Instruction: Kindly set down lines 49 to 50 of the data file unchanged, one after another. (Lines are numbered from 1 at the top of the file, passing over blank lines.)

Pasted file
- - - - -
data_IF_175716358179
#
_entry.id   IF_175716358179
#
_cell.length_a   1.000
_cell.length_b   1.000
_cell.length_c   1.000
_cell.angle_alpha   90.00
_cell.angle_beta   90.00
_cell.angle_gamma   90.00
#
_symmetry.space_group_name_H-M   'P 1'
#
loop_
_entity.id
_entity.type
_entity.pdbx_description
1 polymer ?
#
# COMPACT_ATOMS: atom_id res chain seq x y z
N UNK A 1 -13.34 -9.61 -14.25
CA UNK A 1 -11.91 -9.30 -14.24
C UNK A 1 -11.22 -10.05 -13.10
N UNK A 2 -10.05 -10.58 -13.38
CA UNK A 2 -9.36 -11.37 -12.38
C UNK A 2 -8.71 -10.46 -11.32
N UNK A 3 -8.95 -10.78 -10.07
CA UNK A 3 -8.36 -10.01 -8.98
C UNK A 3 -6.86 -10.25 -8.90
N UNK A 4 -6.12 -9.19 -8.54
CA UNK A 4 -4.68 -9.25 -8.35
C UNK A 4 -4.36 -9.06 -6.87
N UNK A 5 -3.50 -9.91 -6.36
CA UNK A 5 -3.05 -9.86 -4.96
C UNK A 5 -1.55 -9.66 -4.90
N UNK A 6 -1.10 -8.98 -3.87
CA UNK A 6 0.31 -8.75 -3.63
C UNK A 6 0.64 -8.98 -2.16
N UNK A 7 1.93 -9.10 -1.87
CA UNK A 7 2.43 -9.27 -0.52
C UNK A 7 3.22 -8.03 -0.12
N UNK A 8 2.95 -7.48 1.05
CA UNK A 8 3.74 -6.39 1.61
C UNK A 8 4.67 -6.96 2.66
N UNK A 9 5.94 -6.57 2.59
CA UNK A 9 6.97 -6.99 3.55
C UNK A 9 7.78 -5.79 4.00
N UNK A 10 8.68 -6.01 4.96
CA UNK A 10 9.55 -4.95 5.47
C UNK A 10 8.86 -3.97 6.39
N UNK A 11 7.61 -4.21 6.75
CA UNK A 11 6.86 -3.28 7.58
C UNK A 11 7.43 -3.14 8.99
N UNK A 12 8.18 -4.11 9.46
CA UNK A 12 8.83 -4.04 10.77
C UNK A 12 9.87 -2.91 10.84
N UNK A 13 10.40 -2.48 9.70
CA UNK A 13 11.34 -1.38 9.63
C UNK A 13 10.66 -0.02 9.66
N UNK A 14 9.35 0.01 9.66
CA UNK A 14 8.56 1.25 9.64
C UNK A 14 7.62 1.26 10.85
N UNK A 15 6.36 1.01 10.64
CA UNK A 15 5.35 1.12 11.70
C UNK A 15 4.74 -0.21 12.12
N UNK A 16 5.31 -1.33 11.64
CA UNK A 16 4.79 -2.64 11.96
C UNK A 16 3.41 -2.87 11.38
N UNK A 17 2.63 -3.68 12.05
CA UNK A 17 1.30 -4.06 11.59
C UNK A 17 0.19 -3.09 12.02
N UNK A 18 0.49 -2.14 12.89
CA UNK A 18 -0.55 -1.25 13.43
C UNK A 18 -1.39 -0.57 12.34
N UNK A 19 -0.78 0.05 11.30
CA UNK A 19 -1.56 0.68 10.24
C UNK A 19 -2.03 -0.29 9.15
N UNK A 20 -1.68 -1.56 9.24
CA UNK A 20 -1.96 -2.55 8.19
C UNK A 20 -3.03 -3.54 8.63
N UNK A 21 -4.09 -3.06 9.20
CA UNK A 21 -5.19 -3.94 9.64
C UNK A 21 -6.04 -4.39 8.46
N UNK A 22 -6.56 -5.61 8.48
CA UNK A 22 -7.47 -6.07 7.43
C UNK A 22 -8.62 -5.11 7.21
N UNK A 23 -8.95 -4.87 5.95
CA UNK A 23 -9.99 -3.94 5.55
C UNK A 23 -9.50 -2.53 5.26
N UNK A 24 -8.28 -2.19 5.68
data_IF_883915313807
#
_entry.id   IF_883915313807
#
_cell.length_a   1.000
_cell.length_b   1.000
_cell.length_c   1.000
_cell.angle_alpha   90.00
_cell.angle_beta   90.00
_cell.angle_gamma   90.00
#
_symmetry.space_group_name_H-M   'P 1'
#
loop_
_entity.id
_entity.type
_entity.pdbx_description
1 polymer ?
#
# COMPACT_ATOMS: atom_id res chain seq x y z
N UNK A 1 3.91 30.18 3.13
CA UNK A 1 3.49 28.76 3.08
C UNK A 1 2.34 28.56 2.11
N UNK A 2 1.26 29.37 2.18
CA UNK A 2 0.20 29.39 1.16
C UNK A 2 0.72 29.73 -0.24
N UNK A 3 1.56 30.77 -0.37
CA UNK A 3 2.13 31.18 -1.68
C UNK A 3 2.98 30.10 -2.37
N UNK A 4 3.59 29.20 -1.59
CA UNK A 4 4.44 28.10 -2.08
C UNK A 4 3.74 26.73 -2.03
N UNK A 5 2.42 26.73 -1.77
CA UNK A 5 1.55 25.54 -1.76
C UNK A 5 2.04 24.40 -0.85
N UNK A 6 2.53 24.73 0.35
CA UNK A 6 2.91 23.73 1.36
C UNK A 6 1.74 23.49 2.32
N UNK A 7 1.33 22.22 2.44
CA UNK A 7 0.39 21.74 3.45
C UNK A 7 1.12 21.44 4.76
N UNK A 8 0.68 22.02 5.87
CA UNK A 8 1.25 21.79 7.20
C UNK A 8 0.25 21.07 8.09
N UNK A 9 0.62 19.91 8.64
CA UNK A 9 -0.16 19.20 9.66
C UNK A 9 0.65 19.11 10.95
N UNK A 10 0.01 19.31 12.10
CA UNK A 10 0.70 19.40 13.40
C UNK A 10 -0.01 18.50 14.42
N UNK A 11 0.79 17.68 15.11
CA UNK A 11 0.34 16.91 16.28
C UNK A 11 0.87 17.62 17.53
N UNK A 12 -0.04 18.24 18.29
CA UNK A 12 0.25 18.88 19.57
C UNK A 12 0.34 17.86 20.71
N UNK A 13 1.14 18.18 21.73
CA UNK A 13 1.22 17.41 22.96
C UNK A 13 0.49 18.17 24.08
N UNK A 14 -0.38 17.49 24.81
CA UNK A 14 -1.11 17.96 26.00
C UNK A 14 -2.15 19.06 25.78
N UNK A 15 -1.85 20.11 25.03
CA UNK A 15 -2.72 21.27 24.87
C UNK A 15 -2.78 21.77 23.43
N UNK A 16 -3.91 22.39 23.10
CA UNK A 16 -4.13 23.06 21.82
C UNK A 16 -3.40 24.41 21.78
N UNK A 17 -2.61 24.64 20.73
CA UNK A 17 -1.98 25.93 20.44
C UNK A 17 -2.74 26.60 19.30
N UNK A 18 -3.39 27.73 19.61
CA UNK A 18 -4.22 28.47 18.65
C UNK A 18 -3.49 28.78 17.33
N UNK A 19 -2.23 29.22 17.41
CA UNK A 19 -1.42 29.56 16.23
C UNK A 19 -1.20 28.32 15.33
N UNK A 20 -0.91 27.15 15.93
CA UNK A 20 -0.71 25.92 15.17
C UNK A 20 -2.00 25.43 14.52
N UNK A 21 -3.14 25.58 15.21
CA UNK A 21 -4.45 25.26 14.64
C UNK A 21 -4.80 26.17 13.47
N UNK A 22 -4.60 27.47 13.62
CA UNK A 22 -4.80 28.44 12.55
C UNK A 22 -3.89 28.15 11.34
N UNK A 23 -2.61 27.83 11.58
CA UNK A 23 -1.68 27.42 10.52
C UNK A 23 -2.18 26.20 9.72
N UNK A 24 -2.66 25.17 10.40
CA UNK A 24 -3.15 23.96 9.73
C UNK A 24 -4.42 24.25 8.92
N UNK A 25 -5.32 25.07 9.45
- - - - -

CA UNK A 10 9.55 -4.95 5.47
C UNK A 10 8.86 -3.97 6.39